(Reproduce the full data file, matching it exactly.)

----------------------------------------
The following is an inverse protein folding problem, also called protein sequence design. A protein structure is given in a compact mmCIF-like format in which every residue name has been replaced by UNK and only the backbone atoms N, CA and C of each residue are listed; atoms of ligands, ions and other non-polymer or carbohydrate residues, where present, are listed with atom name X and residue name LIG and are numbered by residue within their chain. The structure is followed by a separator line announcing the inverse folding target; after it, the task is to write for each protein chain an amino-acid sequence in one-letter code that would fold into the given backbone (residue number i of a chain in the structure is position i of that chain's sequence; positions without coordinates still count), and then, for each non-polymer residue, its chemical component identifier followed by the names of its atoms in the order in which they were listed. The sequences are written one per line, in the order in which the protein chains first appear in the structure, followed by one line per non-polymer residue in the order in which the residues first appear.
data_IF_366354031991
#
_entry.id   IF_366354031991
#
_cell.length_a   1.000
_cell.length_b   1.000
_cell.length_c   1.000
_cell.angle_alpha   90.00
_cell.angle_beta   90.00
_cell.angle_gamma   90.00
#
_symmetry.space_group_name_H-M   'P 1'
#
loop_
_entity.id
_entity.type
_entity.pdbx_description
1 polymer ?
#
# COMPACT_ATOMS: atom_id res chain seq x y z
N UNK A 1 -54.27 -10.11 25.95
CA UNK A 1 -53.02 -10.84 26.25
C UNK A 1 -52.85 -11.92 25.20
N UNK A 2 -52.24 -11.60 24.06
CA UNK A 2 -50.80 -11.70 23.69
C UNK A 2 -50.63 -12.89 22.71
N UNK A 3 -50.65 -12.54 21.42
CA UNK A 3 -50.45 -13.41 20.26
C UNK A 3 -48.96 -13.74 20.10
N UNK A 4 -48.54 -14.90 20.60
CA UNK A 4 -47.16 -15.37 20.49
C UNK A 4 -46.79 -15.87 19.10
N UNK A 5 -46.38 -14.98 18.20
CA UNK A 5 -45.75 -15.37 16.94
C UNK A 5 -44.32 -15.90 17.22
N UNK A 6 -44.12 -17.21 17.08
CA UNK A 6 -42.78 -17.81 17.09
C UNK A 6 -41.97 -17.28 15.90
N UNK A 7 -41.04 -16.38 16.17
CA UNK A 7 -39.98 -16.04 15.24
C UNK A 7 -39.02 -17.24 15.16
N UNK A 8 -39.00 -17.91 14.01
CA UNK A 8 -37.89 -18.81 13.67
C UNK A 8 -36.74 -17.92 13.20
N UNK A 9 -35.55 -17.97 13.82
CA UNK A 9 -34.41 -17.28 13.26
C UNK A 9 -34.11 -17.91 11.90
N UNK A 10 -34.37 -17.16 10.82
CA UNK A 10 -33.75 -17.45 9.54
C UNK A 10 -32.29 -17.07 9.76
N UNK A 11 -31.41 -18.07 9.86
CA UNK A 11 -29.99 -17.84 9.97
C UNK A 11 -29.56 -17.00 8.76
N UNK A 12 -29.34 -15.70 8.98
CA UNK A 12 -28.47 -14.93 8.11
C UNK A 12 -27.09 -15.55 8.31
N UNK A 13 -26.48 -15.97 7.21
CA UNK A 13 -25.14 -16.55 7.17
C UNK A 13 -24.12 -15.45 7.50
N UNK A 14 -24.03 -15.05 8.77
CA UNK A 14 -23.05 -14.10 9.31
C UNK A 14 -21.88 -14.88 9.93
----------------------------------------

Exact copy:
The following is an inverse protein folding problem, also called protein sequence design. A protein structure is given in a compact mmCIF-like format in which every residue name has been replaced by UNK and only the backbone atoms N, CA and C of each residue are listed; atoms of ligands, ions and other non-polymer or carbohydrate residues, where present, are listed with atom name X and residue name LIG and are numbered by residue within their chain. The structure is followed by a separator line announcing the inverse folding target; after it, the task is to write for each protein chain an amino-acid sequence in one-letter code that would fold into the given backbone (residue number i of a chain in the structure is position i of that chain's sequence; positions without coordinates still count), and then, for each non-polymer residue, its chemical component identifier followed by the names of its atoms in the order in which they were listed. The sequences are written one per line, in the order in which the protein chains first appear in the structure, followed by one line per non-polymer residue in the order in which the residues first appear.
data_IF_366354031991
#
_entry.id   IF_366354031991
#
_cell.length_a   1.000
_cell.length_b   1.000
_cell.length_c   1.000
_cell.angle_alpha   90.00
_cell.angle_beta   90.00
_cell.angle_gamma   90.00
#
_symmetry.space_group_name_H-M   'P 1'
#
loop_
_entity.id
_entity.type
_entity.pdbx_description
1 polymer ?
#
# COMPACT_ATOMS: atom_id res chain seq x y z
N UNK A 1 -54.27 -10.11 25.95
CA UNK A 1 -53.02 -10.84 26.25
C UNK A 1 -52.85 -11.92 25.20
N UNK A 2 -52.24 -11.60 24.06
CA UNK A 2 -50.80 -11.70 23.69
C UNK A 2 -50.63 -12.89 22.71
N UNK A 3 -50.65 -12.54 21.42
CA UNK A 3 -50.45 -13.41 20.26
C UNK A 3 -48.96 -13.74 20.10
N UNK A 4 -48.54 -14.90 20.60
CA UNK A 4 -47.16 -15.37 20.49
C UNK A 4 -46.79 -15.87 19.10
N UNK A 5 -46.38 -14.98 18.20
CA UNK A 5 -45.75 -15.37 16.94
C UNK A 5 -44.32 -15.90 17.22
N UNK A 6 -44.12 -17.21 17.08
CA UNK A 6 -42.78 -17.81 17.09
C UNK A 6 -41.97 -17.28 15.90
N UNK A 7 -41.04 -16.38 16.17
CA UNK A 7 -39.98 -16.04 15.24
C UNK A 7 -39.02 -17.24 15.16
N UNK A 8 -39.00 -17.91 14.01
CA UNK A 8 -37.89 -18.81 13.67
C UNK A 8 -36.74 -17.92 13.20
N UNK A 9 -35.55 -17.97 13.82
CA UNK A 9 -34.41 -17.28 13.26
C UNK A 9 -34.11 -17.91 11.90
N UNK A 10 -34.37 -17.16 10.82
CA UNK A 10 -33.75 -17.45 9.54
C UNK A 10 -32.29 -17.07 9.76
N UNK A 11 -31.41 -18.07 9.86
CA UNK A 11 -29.99 -17.84 9.97
C UNK A 11 -29.56 -17.00 8.76
N UNK A 12 -29.34 -15.70 8.98
CA UNK A 12 -28.47 -14.93 8.11
C UNK A 12 -27.09 -15.55 8.31
N UNK A 13 -26.48 -15.97 7.21
CA UNK A 13 -25.14 -16.55 7.17
C UNK A 13 -24.12 -15.45 7.50
N UNK A 14 -24.03 -15.05 8.77
CA UNK A 14 -23.05 -14.10 9.31
C UNK A 14 -21.88 -14.88 9.93